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Today's News

  • Kentucky’s Best owners plead guilty

    Just over a year since federal investigators raided a Cynthiana factory, its owners have pleaded guilty to tax fraud charges and have agreed to repay the millions of dollars owed to the government.

    The father and son owners of Farmers’ Tobacco Co., Robert and Mike Ammerman, appeared in U.S. District Court in Mississippi on Tuesday to make their pleas and avoid federal indictments.

  • New deputy joins sheriff’s department

    Deputy Sheriff Tuan Kreer has been a policeman for eight years.

    He said he became interested in this profession because he wanted children to have a safe environment in which to grow up.

    “I want to make sure that they are able to prosper in that environment,” Kreer said.

    Kreer, 40, has two children of his own--Hadley, who is nine, and Ethan, who is four.

    The rest of his time, aside from work, is spent entertaining those two.

    For more on this story, see this week's Cynthiana Democrat.

  • Back-to-school section coming this week

    The first day of school is right around the corner!

    This week’s print edition of The Cynthiana Democrat will feature its annual back-to-school section, complete with class lists, bus routes, supply lists and letters from Superintendent Andy Dotson and each school principal.

    It’s all the info every Harrison County student needs for the upcoming 2010-2011 school year!

     

  • Celebrating the Fourth

    The Cynthiana Rotary Club hosted a Fabulous Fourth event on the Hilltop Saturday evening.

    Hundreds of people arrived at dusk to watch fireworks. However, earlier in the evening, families turned out for the refreshments and children's activities, which included inflatable houses, corn hole and snow cones.

    The fireworks display was made possible through donations from the Harrison County Fiscal Court and the Cynthiana City Commission.

    For more on this, see this week's Cynthiana Democrat.

  • Cable company considers pulling local service number

    Time Warner Cable is considering getting rid of its local number for Cynthiana.

    This local number, that is maintained during normal business hours, was implemented as part of a cable television franchise agreement, according to an e-mail between Linda Ain, the attorney for the Kentucky Regional Cable Commission, and City Clerk Charleen McIlvain on June 8.

    The franchise requirements went into effect July 2005.

    Robert Trott, general manager of Time Warner Cable for Central Kentucky, said the decision is a favorable business move.

  • HCHS principal resigns

    Harrison County High School principal James Schmidt has resigned.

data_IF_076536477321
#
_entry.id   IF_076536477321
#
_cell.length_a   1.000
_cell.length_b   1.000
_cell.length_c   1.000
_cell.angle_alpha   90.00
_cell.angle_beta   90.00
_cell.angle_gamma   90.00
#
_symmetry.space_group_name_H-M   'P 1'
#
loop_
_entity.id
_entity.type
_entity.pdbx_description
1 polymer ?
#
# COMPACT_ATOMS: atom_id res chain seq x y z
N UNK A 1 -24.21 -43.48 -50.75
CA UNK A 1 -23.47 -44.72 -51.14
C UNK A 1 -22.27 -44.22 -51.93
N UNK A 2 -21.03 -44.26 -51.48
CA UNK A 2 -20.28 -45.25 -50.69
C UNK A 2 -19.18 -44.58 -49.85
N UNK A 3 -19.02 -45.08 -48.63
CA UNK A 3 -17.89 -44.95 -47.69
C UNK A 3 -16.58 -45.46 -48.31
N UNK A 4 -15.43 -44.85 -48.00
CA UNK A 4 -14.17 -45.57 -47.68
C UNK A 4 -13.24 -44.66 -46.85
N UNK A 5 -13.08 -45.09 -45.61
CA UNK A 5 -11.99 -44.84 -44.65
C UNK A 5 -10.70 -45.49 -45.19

According to Assistant Superintendent DeeGee Fischer,  Schmidt’s resignation became effective June 30.

    In Schmidt’s resignation letter, obtained by The Cynthiana Democrat in an open records request, Schmidt does not mention a reason for leaving the position.

    “At this time, I find it prudent to submit my resignation,” the letter reads.

    Fischer said assistant principal Amy Casey has been appointed by Superintendent Andy Dotson to serve as interim principal.

  • Former lawmaker was friend to many

    Flags at all Kentucky office buildings will be at half-staff today, from sunrise to sunset, in honor of Sen. Ed Ford, who died at his home last week.

    The former state senator and governor’s advisor will be buried at Battle Grove Cemetery following his 1 p.m. funeral service at Cynthiana Christian Church.

    Ford, 80, began his political career as a member of the Harrison County Board of Education, which he served for seven years.

  • Castillo ends medical practice after 40 years

    After almost 40 years of practicing medicine, Dr. Julian Castillo Jr. is retiring.

    “I’m going to miss my patients,” Castillo said about the thousands of individuals he has served at his Harrison Memorial Hospital general practice office.

    Originally from the Philippines, Castillo attended medical school at the Manila Central University in Caloocan City, Philippines.

    Interested in science, Castillo said he believed becoming a doctor was one of the only ways he would be able to travel to the United States.

  • Local singer’s group auditions for Nashville television show

    Three years ago, Cynthiana’s Nathan Harrington, and seven other guys in the musical group, “Five By Tuesday,” recorded a demo CD for people interested in hiring the band for entertainment at weddings and birthday parties. Little did they know that same demo would one day land them an audition on a nationally televised singing competition.

    “Five By Tuesday” was created in 2003 by former members of the University of Kentucky’s acoUstiKats.

  • A story teller: Barnett uses canvas to bring memories to life

    Some artists use their imagination to create art, but others use their memories.

    Like Harold Barnett, who tries to tell a story through each one of his works. His stories.

    “It brings out the interest in the painting itself,” Barnett said. “Maybe you can visualize yourself in the scene.”

    For the last several years. Barnett has created a Christmas print that he has sent out to friends and family instead of a card.